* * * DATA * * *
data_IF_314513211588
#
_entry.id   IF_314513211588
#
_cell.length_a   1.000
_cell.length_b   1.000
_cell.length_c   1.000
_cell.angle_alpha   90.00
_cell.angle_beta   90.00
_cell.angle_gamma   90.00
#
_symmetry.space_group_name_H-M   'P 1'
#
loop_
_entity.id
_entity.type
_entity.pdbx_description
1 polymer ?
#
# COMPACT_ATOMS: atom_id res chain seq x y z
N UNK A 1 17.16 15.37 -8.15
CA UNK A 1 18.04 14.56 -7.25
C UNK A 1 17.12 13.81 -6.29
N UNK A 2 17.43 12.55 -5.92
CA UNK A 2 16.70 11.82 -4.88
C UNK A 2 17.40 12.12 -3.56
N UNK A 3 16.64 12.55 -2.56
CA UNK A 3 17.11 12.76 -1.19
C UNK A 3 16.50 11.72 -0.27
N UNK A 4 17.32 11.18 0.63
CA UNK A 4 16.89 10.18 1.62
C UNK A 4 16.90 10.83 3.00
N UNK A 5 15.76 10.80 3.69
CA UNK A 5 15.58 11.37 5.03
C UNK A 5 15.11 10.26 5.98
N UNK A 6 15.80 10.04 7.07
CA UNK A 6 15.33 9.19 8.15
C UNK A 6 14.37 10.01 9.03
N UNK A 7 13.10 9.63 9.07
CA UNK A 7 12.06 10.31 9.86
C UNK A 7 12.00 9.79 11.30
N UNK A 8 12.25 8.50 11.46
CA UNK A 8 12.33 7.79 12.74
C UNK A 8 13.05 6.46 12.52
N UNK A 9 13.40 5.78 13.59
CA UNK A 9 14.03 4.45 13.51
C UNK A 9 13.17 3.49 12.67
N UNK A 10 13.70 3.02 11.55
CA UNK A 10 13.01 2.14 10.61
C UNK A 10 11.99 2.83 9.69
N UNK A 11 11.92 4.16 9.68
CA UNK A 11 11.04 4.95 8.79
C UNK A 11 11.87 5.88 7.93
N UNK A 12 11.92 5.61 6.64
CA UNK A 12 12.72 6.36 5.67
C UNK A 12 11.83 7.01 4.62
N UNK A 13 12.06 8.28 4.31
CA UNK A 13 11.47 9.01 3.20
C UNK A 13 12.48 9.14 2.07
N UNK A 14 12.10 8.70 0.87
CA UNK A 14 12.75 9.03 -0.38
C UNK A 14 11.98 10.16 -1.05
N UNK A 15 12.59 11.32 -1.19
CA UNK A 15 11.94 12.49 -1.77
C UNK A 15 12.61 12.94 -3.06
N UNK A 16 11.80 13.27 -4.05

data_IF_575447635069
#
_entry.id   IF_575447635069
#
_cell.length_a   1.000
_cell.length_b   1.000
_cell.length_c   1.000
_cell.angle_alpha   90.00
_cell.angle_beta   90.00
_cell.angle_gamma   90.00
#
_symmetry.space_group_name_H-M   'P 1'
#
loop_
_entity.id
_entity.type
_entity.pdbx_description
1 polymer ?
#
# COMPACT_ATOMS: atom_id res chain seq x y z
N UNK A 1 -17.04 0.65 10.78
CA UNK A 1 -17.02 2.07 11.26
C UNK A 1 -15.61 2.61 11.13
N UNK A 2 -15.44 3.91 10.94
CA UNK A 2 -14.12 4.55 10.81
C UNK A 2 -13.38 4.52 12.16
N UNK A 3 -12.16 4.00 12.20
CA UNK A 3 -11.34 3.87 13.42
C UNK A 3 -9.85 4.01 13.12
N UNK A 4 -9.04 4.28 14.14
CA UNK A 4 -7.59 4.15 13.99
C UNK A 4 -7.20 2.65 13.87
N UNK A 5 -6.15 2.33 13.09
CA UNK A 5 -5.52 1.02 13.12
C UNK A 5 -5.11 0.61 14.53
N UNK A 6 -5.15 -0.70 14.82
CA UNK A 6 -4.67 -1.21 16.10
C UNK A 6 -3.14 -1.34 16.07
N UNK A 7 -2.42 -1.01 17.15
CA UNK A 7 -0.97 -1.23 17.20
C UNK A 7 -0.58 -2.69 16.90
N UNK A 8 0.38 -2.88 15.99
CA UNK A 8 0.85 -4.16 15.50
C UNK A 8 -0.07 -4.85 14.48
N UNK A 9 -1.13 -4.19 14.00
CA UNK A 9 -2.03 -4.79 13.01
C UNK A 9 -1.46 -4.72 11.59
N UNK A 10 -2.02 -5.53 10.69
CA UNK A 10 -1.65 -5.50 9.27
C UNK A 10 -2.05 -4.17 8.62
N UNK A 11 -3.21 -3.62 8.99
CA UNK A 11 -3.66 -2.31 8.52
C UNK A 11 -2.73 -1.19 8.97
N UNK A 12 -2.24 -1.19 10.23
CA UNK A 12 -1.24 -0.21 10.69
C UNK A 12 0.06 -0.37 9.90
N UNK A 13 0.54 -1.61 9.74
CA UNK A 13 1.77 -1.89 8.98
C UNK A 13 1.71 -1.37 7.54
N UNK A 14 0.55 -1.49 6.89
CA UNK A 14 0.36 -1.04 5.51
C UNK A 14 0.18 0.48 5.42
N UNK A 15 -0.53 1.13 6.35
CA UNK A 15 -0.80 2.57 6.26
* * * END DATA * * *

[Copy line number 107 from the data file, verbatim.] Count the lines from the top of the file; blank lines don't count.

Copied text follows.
C UNK A 7 -0.58 -2.69 16.90